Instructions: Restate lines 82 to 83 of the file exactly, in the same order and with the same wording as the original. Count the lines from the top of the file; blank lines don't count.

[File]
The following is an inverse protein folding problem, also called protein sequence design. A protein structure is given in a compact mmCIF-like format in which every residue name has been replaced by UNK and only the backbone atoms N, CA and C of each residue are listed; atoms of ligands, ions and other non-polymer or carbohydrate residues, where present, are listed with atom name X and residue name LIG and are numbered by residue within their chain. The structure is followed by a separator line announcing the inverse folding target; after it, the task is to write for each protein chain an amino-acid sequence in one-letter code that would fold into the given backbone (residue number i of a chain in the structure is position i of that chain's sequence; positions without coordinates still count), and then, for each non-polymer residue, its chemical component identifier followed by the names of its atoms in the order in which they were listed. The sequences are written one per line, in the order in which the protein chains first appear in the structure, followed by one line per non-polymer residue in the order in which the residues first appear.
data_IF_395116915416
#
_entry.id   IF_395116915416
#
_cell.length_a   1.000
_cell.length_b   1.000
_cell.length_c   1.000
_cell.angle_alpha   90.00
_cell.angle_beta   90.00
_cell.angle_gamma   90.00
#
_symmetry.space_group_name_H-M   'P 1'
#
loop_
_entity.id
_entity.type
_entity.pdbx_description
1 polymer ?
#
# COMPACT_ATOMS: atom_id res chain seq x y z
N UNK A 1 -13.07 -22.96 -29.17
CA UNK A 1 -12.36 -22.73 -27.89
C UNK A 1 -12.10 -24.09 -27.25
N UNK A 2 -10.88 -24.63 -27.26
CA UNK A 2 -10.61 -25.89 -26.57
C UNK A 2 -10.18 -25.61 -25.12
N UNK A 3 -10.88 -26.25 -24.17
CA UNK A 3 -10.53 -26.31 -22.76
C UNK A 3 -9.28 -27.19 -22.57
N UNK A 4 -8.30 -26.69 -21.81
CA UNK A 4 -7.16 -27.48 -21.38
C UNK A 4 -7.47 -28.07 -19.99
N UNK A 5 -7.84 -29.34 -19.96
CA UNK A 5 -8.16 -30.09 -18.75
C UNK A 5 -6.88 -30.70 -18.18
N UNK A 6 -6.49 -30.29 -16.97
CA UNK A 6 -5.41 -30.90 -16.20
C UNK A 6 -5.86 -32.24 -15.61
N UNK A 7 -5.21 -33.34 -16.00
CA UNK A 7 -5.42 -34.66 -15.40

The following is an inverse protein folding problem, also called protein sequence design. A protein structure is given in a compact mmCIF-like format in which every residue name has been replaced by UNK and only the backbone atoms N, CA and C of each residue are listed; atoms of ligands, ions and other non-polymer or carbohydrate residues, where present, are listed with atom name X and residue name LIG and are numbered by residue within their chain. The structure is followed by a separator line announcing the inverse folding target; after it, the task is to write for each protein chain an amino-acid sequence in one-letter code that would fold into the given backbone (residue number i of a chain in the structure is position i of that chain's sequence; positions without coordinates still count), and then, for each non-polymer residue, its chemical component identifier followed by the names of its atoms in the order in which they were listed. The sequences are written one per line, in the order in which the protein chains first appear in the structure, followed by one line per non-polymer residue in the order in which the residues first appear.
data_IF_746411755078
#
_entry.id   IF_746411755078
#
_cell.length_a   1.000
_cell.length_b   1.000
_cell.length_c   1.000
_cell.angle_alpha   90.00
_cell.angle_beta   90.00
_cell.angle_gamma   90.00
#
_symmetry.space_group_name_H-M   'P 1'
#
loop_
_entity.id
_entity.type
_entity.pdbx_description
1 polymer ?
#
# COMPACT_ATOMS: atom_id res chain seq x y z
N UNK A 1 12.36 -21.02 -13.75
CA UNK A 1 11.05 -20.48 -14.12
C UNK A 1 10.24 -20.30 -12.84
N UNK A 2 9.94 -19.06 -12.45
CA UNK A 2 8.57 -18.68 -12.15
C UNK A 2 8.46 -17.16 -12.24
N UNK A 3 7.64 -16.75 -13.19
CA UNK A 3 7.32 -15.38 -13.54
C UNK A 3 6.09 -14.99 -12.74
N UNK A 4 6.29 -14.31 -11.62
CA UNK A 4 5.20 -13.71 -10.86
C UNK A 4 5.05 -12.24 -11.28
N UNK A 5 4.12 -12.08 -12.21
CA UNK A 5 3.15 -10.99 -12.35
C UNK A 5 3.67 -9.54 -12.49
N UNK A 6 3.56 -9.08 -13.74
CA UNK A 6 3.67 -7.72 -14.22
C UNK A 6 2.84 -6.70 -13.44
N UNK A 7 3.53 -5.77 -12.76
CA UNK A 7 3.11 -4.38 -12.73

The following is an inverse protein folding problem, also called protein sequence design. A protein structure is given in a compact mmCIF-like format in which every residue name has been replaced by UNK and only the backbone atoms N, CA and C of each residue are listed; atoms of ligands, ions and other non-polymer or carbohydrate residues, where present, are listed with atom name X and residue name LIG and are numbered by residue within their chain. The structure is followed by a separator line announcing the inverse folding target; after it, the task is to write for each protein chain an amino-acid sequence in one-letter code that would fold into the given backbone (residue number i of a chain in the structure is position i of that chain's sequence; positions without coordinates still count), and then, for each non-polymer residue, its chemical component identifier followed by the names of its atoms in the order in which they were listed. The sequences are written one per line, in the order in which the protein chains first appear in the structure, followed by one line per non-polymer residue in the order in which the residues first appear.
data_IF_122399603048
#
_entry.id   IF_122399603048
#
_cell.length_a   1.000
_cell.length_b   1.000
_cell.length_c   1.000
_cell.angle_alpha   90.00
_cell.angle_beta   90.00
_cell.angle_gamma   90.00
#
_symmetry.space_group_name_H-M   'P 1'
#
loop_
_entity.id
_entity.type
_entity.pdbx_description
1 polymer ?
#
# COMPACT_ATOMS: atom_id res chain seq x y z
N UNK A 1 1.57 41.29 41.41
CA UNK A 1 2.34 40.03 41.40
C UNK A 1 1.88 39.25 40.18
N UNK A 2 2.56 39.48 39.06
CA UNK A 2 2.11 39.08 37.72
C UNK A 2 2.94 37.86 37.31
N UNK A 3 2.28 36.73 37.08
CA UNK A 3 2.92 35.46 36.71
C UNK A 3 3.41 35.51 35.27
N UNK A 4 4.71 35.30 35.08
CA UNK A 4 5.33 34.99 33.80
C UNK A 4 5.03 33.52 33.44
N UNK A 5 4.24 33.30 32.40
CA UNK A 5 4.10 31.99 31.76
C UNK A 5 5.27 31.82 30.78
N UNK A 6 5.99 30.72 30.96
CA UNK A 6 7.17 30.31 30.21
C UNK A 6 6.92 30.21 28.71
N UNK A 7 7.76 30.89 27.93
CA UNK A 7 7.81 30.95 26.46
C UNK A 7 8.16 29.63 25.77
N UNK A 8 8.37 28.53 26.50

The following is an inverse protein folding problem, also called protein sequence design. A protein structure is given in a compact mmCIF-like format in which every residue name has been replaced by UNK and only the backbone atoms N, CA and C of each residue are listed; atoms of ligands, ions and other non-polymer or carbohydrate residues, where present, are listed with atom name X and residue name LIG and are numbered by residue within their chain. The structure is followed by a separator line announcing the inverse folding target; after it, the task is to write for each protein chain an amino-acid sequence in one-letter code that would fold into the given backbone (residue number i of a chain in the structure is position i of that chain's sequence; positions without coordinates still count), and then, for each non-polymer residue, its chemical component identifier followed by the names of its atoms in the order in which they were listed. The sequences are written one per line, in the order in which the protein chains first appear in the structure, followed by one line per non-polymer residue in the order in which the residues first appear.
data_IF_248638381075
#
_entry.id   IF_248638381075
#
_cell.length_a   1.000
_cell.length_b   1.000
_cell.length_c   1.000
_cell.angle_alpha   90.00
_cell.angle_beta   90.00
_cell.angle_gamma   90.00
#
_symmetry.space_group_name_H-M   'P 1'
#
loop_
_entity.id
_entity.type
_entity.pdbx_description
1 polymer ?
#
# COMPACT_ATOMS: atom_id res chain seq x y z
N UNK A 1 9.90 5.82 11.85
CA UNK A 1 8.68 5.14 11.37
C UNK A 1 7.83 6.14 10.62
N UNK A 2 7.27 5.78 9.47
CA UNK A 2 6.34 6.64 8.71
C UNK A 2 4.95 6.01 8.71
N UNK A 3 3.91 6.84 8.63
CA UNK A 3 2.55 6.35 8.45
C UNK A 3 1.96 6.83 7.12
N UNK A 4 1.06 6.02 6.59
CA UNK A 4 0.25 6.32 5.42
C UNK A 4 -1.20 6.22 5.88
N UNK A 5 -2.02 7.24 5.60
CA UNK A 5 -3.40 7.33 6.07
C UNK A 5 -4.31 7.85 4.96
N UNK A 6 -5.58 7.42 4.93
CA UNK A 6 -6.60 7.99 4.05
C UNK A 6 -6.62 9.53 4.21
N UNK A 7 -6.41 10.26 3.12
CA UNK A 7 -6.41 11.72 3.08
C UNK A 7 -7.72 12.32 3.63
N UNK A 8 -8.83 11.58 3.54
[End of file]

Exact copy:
CA UNK A 7 3.11 -4.38 -12.73

The following is an inverse protein folding problem, also called protein sequence design. A protein structure is given in a compact mmCIF-like format in which every residue name has been replaced by UNK and only the backbone atoms N, CA and C of each residue are listed; atoms of ligands, ions and other non-polymer or carbohydrate residues, where present, are listed with atom name X and residue name LIG and are numbered by residue within their chain. The structure is followed by a separator line announcing the inverse folding target; after it, the task is to write for each protein chain an amino-acid sequence in one-letter code that would fold into the given backbone (residue number i of a chain in the structure is position i of that chain's sequence; positions without coordinates still count), and then, for each non-polymer residue, its chemical component identifier followed by the names of its atoms in the order in which they were listed. The sequences are written one per line, in the order in which the protein chains first appear in the structure, followed by one line per non-polymer residue in the order in which the residues first appear.